research for individuals with disabilities, their representatives,
providers, and other interested parties.
    Applicants for RRTC grants must also demonstrate in their
applications how they will address, in whole or in part, the needs of
individuals with disabilities from minority backgrounds.

    Program Authority: 29 U.S.C. 762(g) and 764(b)(2).

    Applicable Program Regulations: 34 CFR part 350.
    We published a notice of proposed priority (NPP) for NIDRR's
Disability and Rehabilitation Research Projects and Centers Program in
the Federal Register on May 14, 2010 (75 FR 27328). The NPP included a
background statement that described our rationale for the priority
proposed in that notice.
    There are differences between the NPP and this notice of final
priority (NFP) as discussed in the following section.
    Public Comment: In response to our invitation in the NPP, five
parties submitted comments on the proposed priority. An analysis of the
comments and of any changes in the priority since publication of the
NPP follows.
    Generally, we do not address technical and other minor changes, or
suggested changes the law does not authorize us to make under the
applicable statutory authority. In addition, we do not address general
comments that raised concerns not directly related to the proposed
priority.

Analysis of Comments and Changes

    Comment: Two commenters suggested that the required activities
under paragraph (a) of the priority would take longer than the six
months that is allowed in the priority. These commenters suggested
allowing at least a year for grantees to complete these activities.
    Discussion: The required activities under paragraph (a) of the
priority are intended to help grantees identify State VR programs with
high employment outcome rates and promising VR service delivery
practices. The Rehabilitation Services Administration (RSA) data to be
analyzed under paragraph (a) are readily available, and we believe that
the gathering of input from VR personnel and other stakeholders can be
completed within the first six months of the cooperative agreement.
    Changes: None.
    Comment: In reference to the requirements under paragraph (a) of
the priority, one commenter asked how NIDRR defines ``systematically
gathering input.''
    Discussion: The goal of this input-gathering activity is to help
identify promising practices that are associated with high rates of
employment outcomes. Toward that end, applicants must propose and
justify the methods that they will use to gather input from VR
personnel and other stakeholders in a consistent and orderly manner.

NIDRR believes that specifying the methods an applicant must use would
be unnecessarily restrictive, and, therefore, is not identifying
specific methods for meeting this requirement.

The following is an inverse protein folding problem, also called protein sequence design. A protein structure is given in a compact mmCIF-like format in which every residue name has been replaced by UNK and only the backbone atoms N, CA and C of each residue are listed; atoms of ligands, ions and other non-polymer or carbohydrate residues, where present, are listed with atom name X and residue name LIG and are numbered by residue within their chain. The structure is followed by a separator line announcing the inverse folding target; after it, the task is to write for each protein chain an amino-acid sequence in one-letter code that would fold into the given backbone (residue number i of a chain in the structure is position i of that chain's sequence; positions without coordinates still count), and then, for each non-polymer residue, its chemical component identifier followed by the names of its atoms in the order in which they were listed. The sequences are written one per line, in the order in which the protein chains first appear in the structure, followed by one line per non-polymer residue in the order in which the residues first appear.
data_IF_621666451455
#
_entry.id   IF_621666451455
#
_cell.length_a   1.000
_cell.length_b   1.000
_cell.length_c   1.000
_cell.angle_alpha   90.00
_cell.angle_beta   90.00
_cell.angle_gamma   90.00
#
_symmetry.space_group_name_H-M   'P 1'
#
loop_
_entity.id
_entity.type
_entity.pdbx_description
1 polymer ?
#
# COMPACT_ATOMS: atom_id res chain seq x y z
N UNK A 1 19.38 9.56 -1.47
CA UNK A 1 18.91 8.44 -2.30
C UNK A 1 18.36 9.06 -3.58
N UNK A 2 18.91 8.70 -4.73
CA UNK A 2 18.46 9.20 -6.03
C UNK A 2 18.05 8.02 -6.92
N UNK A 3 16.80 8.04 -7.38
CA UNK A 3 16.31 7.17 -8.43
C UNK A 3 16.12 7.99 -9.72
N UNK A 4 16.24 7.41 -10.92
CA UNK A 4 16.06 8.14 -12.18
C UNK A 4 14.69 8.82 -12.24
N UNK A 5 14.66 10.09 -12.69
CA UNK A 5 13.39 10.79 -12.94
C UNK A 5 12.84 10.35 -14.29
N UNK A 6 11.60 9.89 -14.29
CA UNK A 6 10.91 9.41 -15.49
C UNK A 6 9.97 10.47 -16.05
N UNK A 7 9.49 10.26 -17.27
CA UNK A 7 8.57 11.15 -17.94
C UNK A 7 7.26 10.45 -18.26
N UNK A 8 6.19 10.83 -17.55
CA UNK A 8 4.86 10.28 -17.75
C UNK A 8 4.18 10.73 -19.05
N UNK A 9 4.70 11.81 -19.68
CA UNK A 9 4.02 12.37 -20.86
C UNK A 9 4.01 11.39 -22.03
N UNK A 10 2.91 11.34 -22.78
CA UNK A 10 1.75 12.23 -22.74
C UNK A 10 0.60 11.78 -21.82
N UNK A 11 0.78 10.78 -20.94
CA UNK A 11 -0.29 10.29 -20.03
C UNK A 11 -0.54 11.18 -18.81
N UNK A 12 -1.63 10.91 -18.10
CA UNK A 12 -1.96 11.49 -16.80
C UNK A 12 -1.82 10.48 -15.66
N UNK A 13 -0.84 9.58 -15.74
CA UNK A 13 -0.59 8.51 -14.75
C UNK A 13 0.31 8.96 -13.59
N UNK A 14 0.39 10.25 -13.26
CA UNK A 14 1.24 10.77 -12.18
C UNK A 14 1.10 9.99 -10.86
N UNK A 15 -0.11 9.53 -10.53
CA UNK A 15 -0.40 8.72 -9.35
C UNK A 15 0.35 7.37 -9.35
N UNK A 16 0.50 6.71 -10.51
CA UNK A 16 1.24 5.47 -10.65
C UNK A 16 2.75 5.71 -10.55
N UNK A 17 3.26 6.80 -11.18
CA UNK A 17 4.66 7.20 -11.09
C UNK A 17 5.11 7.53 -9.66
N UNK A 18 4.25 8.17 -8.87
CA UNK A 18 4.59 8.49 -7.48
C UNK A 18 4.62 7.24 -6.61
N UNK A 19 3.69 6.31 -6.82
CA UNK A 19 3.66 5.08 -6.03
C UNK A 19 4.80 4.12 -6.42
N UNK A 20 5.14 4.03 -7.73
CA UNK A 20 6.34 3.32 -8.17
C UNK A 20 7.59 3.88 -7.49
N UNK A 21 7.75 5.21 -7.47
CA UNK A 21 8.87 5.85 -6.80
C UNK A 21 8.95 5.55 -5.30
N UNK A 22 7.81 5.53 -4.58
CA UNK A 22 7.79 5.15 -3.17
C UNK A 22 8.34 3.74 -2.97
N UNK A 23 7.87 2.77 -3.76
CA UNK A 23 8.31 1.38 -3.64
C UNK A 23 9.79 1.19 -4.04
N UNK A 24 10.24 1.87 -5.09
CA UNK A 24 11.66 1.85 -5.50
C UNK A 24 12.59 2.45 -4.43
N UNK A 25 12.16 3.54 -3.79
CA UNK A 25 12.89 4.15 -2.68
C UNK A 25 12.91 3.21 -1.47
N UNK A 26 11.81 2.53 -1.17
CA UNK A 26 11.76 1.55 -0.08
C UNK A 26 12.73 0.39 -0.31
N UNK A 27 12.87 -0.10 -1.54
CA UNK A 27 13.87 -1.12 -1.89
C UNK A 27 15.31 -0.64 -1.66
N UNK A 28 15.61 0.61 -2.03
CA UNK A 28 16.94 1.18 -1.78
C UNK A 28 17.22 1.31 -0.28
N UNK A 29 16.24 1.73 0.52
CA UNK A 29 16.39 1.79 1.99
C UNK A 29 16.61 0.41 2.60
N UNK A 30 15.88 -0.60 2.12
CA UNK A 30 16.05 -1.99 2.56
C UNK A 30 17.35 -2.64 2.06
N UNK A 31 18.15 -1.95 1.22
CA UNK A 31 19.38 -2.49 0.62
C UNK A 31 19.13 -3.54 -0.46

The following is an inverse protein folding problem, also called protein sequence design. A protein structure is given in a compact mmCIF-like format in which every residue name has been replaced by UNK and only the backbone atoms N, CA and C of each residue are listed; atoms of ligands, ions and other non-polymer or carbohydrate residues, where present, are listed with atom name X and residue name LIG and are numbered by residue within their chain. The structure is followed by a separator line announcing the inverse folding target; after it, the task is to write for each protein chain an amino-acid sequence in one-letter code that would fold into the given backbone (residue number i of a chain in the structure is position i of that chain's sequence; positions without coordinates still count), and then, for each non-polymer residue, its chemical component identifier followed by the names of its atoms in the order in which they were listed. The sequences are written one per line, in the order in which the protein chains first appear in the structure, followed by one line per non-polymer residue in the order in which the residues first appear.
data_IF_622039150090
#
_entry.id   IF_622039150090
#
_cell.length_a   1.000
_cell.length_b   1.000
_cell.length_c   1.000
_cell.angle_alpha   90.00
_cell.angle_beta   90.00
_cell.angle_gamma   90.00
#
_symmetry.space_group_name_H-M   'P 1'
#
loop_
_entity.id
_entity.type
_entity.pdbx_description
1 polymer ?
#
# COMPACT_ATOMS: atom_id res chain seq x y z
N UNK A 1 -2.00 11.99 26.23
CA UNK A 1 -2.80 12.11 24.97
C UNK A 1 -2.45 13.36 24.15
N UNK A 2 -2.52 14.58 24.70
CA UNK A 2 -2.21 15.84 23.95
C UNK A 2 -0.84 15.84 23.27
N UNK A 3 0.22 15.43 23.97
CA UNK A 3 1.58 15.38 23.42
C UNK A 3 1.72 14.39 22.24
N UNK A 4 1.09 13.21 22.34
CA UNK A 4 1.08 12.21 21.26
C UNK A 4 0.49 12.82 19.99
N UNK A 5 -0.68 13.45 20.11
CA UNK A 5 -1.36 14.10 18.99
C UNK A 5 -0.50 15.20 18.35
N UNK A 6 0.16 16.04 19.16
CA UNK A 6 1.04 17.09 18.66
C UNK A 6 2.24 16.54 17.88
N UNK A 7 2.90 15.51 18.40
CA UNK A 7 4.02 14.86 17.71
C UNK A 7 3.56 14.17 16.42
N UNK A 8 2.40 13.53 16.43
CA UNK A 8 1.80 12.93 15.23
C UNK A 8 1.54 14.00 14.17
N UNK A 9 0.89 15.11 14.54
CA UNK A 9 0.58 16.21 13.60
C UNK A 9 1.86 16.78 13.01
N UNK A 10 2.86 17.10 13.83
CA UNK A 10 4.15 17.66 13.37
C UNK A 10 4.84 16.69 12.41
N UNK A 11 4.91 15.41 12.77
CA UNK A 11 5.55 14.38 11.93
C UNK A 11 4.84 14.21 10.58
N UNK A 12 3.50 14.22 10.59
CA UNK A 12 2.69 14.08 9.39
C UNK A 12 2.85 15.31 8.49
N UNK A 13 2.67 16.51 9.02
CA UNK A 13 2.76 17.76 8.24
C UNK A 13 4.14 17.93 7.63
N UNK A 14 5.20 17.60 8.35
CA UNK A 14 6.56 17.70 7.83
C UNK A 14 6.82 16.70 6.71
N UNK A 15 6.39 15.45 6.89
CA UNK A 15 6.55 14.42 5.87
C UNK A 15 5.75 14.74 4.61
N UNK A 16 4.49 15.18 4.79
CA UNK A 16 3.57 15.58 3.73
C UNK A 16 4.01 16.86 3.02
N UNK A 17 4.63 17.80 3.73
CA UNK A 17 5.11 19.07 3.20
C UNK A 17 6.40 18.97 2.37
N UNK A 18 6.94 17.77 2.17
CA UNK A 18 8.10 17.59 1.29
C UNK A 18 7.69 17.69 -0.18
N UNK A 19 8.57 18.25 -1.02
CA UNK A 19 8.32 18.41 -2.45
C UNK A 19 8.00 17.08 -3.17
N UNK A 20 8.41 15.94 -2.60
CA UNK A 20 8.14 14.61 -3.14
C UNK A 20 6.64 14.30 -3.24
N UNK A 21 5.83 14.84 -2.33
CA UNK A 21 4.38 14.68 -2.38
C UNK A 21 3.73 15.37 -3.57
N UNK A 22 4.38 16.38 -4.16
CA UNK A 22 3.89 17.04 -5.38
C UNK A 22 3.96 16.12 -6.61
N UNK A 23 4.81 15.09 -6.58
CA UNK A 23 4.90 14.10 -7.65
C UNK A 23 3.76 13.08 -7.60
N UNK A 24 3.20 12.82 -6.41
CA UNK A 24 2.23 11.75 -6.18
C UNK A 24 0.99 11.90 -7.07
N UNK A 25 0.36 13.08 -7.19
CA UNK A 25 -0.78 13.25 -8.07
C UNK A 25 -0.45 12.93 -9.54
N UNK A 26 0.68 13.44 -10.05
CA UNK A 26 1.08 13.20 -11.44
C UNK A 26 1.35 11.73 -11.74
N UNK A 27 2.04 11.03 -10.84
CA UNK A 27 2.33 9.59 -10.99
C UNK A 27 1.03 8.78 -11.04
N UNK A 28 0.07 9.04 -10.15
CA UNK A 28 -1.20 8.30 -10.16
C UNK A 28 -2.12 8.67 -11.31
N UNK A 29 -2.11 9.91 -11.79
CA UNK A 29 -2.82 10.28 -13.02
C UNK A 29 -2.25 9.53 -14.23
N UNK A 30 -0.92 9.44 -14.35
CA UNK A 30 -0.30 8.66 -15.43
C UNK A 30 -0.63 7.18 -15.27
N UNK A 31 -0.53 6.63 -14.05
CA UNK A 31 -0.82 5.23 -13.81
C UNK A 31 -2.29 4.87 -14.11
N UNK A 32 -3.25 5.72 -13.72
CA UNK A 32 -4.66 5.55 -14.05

Changes: None.
    Comment: With respect to the activities required under paragraph
(b) of the priority, one commenter suggested that two to three in-depth
case studies would not capture the variation in the size of VR programs
or the regional variations that exist in VR programs across the U.S.
This commenter suggested that more case studies would capture data that
are more representative of VR agencies across the country.
    Discussion: The purpose of the case studies is not to build a body
of knowledge about VR programs that is representative of programs from
around the country. Rather, the stated outcome goal for these in-depth
case studies is improved knowledge of specific VR service delivery
practices that have strong potential for improving employment outcomes
for VR clients. This improved knowledge will help

[[Page 39222]]

provide a basis for the testing of VR service delivery practices
required under paragraph (c) of the priority.
    Changes: None.
    Comment: One commenter suggested that the RRTC develop a
clearinghouse from which policymakers, researchers, and advocates could
learn about successful VR services, techniques, programs, or
approaches. This commenter suggested that such a clearinghouse could
facilitate the replication of successful practices and policies
identified by the RRTC.
    Discussion: Paragraph (d) of the priority seeks to enhance the
likelihood that effective practices identified by the RRTC will be
adopted and used in VR settings. Under this paragraph, the RRTC is
required to develop implementation strategies and tools that will
facilitate the use of effective practices identified by the RRTC. There
is a wide variety of strategies or tools that could be implemented to
facilitate the use of findings, including the use of clearinghouses.
NIDRR believes, however, that specifying the implementation strategies
or tools an applicant must use would be unnecessarily restrictive, and
therefore, NIDRR is not identifying such tools or strategies in the
priority. Accordingly, applicants must specify the tools and
implementation strategies that they will use to fulfill the
requirements of paragraph (d) of the priority.
    Changes: None.